There are many remarkable stories of horses who survived the Great War against insurmountable odds, carrying wounded soldiers from the bloody battlefields to the hospital tents day in and day out. Yet no two stories are ever the same and the story of The Sikh can attest to that.
The Sikh was a British war horse who served for four years during WWI, dodging shellfire and grenades as she delivered supplies to bloodied and battered troops in the trenches. But what makes this story unique is what happened after the war – The Sikh walked all the way back home from southern Russia to Devon, England.
Bred in Australia, The Sikh spent time in India before later being transferred to North China with the 36th Sikh Regiment. In 1913, Lieutenant Alexander Craven Vicary claimed her as his own and when Vicary was called to The Front in 1914 he received special permission to take the mare with him. After a treacherous 8-week sea voyage, once they reached Europe, The Sikh travelled with Vicary’s regiment through Serbia and Bulgaria, delivering supplies to troops on the front lines. Many of the men the mare encountered on the Western Front viewed her as an omen of good luck. The Sikh and Vicary spent time in the trenches of Flanders and France before moving on to southern Russia.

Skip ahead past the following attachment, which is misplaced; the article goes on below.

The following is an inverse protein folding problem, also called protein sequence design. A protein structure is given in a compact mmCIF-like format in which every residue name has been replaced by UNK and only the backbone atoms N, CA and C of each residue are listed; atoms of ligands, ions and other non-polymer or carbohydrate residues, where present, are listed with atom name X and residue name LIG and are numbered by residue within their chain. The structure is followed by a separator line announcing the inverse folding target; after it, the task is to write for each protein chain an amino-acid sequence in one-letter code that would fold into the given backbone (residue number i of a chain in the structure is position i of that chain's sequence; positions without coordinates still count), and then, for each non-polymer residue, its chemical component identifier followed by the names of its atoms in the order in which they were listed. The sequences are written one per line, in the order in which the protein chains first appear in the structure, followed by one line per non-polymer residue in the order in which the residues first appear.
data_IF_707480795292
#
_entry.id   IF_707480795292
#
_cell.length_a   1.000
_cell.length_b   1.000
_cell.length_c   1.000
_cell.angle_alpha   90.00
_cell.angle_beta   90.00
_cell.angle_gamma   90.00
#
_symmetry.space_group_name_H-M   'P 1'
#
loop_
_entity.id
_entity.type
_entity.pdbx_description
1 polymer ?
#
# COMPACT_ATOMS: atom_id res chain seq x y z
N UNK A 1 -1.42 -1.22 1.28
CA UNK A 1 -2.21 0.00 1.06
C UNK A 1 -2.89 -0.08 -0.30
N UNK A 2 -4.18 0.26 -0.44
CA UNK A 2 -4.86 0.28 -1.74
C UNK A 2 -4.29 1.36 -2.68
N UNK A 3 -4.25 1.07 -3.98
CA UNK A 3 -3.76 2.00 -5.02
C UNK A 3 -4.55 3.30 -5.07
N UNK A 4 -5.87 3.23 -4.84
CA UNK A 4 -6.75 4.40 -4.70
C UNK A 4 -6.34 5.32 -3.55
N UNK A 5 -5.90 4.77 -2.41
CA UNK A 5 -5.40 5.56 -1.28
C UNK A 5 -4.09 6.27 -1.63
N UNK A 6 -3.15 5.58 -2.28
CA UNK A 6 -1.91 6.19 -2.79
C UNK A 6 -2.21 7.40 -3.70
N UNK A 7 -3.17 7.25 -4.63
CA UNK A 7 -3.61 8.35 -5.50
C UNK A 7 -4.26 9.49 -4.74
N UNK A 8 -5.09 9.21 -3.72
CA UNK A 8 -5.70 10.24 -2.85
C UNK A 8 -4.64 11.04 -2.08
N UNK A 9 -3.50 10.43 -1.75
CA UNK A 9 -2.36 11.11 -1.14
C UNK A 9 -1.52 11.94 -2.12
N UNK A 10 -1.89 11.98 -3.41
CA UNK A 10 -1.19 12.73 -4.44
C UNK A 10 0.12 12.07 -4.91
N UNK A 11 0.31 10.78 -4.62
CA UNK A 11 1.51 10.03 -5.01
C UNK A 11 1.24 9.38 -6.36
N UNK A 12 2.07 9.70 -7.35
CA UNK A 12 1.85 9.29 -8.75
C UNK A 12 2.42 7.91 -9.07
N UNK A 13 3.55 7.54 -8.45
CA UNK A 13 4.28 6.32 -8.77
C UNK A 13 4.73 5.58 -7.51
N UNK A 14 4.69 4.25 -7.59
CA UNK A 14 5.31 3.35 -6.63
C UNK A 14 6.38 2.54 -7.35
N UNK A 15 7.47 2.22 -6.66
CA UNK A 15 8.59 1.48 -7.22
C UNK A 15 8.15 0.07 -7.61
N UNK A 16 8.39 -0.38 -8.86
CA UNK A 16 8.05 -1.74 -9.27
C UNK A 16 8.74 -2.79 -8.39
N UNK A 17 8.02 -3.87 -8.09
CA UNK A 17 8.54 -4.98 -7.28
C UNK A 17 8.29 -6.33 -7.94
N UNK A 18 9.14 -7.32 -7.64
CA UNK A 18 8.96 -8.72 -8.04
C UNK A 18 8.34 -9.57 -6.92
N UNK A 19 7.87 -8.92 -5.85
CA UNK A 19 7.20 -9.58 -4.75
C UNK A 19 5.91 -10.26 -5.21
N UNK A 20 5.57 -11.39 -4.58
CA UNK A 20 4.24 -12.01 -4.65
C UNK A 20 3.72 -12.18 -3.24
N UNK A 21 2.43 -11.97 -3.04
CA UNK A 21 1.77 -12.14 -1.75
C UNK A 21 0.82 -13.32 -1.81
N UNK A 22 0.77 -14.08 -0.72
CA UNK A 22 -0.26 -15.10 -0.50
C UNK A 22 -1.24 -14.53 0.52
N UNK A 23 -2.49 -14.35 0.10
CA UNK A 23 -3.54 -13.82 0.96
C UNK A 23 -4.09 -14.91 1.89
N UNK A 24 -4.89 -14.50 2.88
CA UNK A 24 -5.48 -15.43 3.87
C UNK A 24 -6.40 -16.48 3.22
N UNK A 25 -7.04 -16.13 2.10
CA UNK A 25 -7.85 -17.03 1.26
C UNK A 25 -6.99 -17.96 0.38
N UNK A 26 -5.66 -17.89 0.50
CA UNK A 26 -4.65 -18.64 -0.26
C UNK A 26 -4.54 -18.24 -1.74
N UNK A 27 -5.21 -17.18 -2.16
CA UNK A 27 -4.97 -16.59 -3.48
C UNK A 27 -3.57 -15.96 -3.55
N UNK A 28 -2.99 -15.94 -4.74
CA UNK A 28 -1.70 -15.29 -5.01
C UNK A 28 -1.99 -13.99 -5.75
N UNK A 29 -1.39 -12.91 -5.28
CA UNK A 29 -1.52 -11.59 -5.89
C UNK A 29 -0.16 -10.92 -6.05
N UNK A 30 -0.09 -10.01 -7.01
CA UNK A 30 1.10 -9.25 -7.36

When the war ended in 1918, The Sikh marched through Turkey, Greece, Italy and France on her way to her new home in England where she lived out the rest of her days in peaceful retirement. And thank goodness she had the strength to make it to England, since it would have been a tragedy for such a hero to end up on a dinner plate in Russia!
Plans are underway to honor The Sikh’s legacy at the Soldiers of Gloucestershire Museum, putting a rare name and face to a generation of animals whose brave acts may never truly be known.
Reference: Daily Mail
Image credit: Soldiers of Gloucestershire Museum